7:10: I wasn’t going to live-blog the Oscars this year. I’m rusty at blogging, my computer enjoys stalling at crucial moments just to toy with my sanity, and I have a cold and have just come off of a week of intense party planning. So maybe I’ll just lay low and watch from home this year, with Nyquil, leftover birthday cake and beer. (In no particular order.)
Oh hey, did you hear that the Oscars are doing a salute to movie musicals this year, which only happens to be my favorite genre? And there will be real live performances of some of the best movie musical numbers of all time?
Okay, fine. FINE. Damn you, Academy, consider your bait taken.
Back at 8:30 with cake, beer and a quasi-functional laptop. Enjoy the red carpet, b-rollers.
8:30: Ladies and gentlemen, Seth MacFarlane! He makes Tommy Lee Jones laugh on the first attempt! TLJ clearly took his Xanax this evening.
8:31: Annndddd we leap right in to the jokes. Apparently we have to sprint through a monologue to get immediately to the musical numbers.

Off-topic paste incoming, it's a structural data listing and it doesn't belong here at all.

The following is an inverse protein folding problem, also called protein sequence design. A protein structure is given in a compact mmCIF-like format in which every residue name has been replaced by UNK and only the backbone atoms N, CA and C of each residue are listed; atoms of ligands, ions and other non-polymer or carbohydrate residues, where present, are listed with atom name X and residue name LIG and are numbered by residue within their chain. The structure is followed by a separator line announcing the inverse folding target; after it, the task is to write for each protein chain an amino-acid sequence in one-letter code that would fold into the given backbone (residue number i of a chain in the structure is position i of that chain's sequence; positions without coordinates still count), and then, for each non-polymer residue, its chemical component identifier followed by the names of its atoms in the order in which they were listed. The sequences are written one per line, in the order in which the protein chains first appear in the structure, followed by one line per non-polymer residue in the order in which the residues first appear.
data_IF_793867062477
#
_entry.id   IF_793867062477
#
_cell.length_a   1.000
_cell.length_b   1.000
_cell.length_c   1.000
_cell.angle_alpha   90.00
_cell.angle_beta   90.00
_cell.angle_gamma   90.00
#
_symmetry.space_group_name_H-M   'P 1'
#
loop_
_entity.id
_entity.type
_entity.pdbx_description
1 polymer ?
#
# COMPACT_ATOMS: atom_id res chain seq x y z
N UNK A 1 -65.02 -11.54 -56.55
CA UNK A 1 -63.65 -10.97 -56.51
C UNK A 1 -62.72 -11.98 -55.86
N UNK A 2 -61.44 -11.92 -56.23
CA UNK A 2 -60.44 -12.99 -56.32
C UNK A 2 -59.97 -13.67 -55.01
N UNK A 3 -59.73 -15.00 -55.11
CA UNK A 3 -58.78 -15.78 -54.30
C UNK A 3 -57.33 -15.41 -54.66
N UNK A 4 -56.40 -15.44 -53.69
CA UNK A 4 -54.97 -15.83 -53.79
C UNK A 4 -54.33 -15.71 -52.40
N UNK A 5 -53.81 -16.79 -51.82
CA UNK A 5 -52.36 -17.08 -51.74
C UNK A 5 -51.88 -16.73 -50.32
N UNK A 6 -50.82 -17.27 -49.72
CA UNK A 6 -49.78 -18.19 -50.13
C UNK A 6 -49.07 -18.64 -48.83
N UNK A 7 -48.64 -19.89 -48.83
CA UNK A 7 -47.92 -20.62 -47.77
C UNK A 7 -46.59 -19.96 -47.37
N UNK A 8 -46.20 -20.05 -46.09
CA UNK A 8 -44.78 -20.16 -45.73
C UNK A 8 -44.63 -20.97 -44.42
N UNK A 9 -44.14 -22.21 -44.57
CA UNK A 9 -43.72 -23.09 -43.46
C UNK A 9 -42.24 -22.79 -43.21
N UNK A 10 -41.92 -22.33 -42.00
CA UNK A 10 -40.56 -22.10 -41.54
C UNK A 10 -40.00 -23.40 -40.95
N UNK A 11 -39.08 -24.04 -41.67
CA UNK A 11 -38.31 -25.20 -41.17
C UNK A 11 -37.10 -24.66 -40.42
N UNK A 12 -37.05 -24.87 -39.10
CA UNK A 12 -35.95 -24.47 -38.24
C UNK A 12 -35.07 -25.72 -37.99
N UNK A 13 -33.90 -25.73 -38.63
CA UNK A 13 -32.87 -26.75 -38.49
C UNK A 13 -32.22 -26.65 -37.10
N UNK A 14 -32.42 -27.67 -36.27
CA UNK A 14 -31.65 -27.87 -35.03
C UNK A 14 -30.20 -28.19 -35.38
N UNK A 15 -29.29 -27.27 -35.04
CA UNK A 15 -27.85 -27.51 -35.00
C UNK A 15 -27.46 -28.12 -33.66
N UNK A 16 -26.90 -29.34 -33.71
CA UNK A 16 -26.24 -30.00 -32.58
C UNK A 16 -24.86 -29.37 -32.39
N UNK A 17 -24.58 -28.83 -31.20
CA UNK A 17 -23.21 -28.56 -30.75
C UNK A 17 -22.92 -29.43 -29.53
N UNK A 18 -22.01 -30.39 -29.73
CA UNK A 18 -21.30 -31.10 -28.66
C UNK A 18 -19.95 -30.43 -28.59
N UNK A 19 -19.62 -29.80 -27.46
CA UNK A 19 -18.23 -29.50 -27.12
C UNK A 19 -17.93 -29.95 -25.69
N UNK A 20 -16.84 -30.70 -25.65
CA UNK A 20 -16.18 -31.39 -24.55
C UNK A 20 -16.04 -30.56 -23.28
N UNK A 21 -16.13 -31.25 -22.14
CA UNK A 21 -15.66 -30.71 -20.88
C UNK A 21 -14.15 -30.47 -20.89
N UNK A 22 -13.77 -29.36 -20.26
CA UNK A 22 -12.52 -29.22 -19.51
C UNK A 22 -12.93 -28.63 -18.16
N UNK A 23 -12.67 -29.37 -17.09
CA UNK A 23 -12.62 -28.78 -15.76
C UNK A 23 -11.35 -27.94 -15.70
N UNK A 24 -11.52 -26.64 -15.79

8:32: A Jean Dujardin joke! It’s a little mean, thank God he barely speaks English.
8:33: Is there a laugh track? The Coppola joke was kinda lame, and yet garnered a huge laugh. I call shenanigans. (Or maybe they installed a laugh track after the Franco/Hathaway debacle.)
8:35: I was expecting a lot of star cameos. I did not see Shatner getting the primo spot. I mean, I’ve seen Shatner recently on ads for local law firms.
8:36: “Why can’t Tina and Amy host everything?” Amen, Shatner. Amen.
8:38: If Channing Tatum doesn’t turn this into a striptease, I WILL BURN THIS PLACE DOWN.
8:40: But damn, I can’t deny a good fox trot.
8:41: I’m ashamed of how much I enjoy sock puppets.
8:42: I would watch Joseph Gordon-Levitt in anything. Which I kinda did in 2012, since he was in every damn movie.
8:46: Maybe not so much with the Joaquin Phoenix cutaways, Oscar director. He’s the only guy who could out-grumpy Tommy Lee.
8:49: Best Supporting Actor goes to Christoph Waltz. I have yet to see Django Unchained, but have the general feeling that this performance was Inglourious Basterds’ Colonel Landa 2.0. Am I wrong, b-rollers?
8:51: Jack Nicholson is wearing his own sunglasses and Pee Wee Herman’s tie. So that is happening.
8:55: A sample of the score to ET – maybe the best film score EVER, I’ll say it – introduces Paul Rudd and Melissa McCarthy, who go on an extended riff on voice acting that is only sporadically funny, though they try as hard as possible.